Cloud computing remains one of the hot topics of conversation in the market. While there is certainly a lot of hype, there are also some fundamental changes occurring in how organizations are designing their architectures and delivering their services. This move to cloud-based environments is forcing a re-examination of every aspect of the IT infrastructure, and it’s become painfully obviously that storage has come up short.
The cloud model demands an entirely new level of flexibility, and Ethernet SAN designs are one of the most promising areas of innovation. They leverage massively parallel Layer 2 Ethernet networking and off-the-shelf array hardware to deliver a scale out, dynamic, and efficient architecture which is ideal for the cloud service delivery approach. By eliminating the complexity and cost of mainframe era designs, Ethernet SANs combine the simplicity of direct-attached storage with the benefits of shared storage. This approach enables a single elastic tier of storage to support a wide variety of workload demands.
Take a look at cloud computing giants like Google and Amazon in the era of Big Data and you won’t find cloud stacks built on legacy storage technology. These players developed their own cloud-scale “operating systems” over the last decade to aggregate massive amounts of commodity hardware into elastic compute and storage farms. The cloud players rejected Fibre Channel and “rolled their own” storage systems based on the key assumptions that the cloud is scale-out, dynamic and efficient.
Traditional enterprise storage arrays use “scale up” designs, with proprietary storage controllers driving daisy-chained shelves of drives. As deployments grow, the processors and disk connectivity become performance bottlenecks, forcing forklift upgrades to handle growing capacity. In contrast, cloud architectures utilise massively parallel “scale out” architectures with off-the-shelf hardware and virtualisation to deliver maximum scalability and elasticity. No forklift upgrades are required as data volumes grow -- capacity is added just in time and performance scales linearly.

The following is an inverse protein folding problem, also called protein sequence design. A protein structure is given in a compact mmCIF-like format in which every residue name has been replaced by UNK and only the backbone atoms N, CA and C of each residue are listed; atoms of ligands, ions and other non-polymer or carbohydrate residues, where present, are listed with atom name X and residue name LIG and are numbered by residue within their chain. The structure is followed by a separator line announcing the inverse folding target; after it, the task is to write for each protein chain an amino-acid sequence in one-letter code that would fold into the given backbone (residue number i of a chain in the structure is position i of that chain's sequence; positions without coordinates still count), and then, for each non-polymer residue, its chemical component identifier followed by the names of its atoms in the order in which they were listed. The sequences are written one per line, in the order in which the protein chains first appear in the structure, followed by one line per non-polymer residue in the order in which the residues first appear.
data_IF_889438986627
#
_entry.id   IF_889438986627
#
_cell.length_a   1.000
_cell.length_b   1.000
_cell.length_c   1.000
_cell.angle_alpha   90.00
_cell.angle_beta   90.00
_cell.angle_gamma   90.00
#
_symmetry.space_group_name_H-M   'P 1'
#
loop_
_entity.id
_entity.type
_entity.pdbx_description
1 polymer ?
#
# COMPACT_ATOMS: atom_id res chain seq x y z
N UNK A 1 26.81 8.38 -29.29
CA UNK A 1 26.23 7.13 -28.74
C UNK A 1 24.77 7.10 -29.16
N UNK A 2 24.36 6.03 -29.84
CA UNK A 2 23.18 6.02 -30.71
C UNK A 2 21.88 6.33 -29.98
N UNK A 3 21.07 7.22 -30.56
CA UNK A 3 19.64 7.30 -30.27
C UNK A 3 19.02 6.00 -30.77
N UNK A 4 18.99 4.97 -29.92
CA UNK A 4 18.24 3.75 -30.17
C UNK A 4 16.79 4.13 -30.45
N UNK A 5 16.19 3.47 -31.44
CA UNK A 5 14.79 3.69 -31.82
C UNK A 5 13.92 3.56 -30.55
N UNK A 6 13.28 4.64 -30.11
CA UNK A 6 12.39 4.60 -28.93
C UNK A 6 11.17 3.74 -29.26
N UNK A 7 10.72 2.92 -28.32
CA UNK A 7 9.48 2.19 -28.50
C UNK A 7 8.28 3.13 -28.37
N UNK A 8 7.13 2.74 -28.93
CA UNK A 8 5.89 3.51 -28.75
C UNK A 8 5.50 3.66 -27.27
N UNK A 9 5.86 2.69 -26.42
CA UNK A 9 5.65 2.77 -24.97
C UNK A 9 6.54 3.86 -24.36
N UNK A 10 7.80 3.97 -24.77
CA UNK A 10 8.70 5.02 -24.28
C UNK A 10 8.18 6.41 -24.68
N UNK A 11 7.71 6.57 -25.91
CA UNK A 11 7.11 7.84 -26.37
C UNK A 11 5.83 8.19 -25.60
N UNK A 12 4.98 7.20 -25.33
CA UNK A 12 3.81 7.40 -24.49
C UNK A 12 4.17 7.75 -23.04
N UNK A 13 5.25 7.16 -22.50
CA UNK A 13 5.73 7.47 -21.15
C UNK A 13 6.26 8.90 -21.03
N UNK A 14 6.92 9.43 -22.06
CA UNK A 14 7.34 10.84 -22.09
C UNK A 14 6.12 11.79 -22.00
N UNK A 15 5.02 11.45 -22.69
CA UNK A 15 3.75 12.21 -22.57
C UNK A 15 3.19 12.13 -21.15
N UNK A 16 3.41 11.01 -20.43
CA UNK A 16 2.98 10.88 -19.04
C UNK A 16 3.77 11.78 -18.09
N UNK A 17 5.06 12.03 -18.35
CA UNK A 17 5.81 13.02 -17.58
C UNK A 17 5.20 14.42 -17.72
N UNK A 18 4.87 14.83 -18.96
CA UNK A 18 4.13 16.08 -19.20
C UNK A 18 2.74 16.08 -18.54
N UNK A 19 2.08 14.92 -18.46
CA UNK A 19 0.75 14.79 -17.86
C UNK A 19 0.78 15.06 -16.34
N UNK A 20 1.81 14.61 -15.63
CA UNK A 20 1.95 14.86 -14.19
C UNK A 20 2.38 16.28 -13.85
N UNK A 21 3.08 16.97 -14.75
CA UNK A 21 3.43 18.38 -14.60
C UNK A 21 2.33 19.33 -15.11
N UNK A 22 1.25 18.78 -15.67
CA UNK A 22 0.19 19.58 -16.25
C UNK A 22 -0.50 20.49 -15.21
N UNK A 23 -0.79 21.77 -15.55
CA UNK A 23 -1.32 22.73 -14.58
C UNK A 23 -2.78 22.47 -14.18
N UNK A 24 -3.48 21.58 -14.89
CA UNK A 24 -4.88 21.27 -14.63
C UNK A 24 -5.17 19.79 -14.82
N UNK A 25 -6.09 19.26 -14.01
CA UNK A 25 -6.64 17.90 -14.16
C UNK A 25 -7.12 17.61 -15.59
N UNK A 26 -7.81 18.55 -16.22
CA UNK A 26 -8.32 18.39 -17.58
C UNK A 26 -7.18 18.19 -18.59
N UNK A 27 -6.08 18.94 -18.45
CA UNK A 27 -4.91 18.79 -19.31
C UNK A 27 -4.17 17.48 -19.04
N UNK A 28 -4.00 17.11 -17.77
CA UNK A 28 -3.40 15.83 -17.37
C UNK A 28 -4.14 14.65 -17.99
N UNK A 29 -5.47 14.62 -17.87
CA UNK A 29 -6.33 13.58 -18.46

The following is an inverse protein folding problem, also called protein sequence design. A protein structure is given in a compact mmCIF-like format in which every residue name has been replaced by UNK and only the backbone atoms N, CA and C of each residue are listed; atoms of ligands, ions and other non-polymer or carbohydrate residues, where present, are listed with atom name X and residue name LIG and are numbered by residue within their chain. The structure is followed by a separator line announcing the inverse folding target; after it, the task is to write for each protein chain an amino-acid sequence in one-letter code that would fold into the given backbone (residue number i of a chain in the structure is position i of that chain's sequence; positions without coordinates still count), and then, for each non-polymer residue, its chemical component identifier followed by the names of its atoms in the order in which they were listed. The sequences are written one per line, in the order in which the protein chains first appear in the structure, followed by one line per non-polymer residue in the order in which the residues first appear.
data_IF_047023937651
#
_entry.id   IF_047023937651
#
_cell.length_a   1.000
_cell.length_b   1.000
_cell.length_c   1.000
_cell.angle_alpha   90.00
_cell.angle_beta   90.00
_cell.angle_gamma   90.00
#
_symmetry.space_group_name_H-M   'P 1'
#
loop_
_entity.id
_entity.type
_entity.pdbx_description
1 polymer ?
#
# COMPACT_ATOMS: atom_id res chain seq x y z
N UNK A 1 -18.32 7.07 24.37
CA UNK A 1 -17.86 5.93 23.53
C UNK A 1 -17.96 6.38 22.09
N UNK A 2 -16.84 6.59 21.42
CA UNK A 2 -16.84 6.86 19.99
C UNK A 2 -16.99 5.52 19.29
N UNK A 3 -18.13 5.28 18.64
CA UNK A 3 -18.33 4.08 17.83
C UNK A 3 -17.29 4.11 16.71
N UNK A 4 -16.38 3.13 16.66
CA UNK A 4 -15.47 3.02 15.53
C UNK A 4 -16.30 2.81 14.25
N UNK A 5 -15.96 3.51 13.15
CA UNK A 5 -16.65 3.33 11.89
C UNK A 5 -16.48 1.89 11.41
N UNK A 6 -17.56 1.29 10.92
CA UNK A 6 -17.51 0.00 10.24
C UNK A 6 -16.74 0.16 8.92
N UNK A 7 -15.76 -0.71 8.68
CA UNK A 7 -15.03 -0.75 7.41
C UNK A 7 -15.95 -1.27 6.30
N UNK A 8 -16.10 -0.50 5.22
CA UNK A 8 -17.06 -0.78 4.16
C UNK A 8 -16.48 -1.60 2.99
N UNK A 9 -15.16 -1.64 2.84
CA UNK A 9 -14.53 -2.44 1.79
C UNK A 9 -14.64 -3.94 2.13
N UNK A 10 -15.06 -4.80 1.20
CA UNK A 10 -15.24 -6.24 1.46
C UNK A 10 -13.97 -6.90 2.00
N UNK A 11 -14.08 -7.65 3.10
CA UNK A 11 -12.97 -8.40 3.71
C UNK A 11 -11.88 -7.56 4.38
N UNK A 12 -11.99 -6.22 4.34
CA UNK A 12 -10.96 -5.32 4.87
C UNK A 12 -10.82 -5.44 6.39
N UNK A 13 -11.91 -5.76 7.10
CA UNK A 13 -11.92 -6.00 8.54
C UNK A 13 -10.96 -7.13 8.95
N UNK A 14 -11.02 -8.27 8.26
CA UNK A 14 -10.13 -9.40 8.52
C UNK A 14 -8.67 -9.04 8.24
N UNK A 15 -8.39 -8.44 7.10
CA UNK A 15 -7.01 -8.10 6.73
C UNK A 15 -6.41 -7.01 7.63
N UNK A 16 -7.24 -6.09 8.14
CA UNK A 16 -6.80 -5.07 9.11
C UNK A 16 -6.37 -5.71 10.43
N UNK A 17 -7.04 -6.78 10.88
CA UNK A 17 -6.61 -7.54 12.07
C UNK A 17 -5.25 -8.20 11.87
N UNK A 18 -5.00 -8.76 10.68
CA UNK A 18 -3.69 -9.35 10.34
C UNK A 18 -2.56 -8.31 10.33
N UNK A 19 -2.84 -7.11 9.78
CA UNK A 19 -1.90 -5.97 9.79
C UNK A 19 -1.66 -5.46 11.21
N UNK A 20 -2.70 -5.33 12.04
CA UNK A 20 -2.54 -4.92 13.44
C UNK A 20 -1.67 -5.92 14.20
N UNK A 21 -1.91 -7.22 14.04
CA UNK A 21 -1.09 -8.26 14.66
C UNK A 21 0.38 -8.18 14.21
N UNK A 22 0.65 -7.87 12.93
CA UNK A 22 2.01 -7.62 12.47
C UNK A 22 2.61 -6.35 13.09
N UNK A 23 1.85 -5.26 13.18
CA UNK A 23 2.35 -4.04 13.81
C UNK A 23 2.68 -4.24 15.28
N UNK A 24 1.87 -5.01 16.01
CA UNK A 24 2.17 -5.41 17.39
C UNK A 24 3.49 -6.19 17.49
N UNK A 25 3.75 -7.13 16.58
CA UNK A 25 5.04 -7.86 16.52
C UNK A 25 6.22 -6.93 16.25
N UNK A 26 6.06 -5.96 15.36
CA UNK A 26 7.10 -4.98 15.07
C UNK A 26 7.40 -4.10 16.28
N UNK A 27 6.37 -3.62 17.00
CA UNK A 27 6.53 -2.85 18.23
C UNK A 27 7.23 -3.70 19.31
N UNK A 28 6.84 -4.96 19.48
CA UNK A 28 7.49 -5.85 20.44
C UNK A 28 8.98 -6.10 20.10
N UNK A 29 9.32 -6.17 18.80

Legacy Fibre Channel storage networks are static with rigid data connections between every server, switch, and storage. This level of complexity was acceptable when companies ran an 8-port SAN, but data growth is pushing many companies to an 80-port or 800-port SAN. Whenever storage is added or reconfigured, storage [or IT] administrators are forced to manage multiple layers of complexity, including multi-pathing, port bonding, switch zoning, controller load balancing, and array management across multiple tiers for different workloads. That’s not a cloud, and it’s not even remotely elastic. Cloud applications are mobile and fluid, with the relationships between applications, servers, and storage in constant change. Cloud storage needs to be dynamic by default.
Lastly, cloud business models work because they aggressively lower IT operating expenses. To do this, they demand cost-efficient technologies that are simple to deploy and operate. The acquisition cost of Fibre Channel storage systems is often ten times higher than commodity systems, and the complexity of managing them fundamentally affects operating cost and agility. In contrast, cloud architectures assemble inexpensive off-the-shelf Ethernet and arrays in ways that minimise operating costs for configuration and replacement.
The server industry has already completed the shift to scale-out architectures, but enterprise storage is still stuck in the mainframe networking era. As customers scramble to keep up with data growth of 50-70 percent per year, it’s apparent that storage has become the largest single impediment to achieving virtualisation and cloud benefits.
As more companies transition their storage networks to cloud architectures, they need to question their assumptions. If they want all the benefits of cloud, upgrading from Fibre Channel could be the key.
Tags: ICT, Cloud Storage, Ethernet Storage, Fibre Channel, Community cloud, Platform-as-a-service, Infrastructure-as-a-service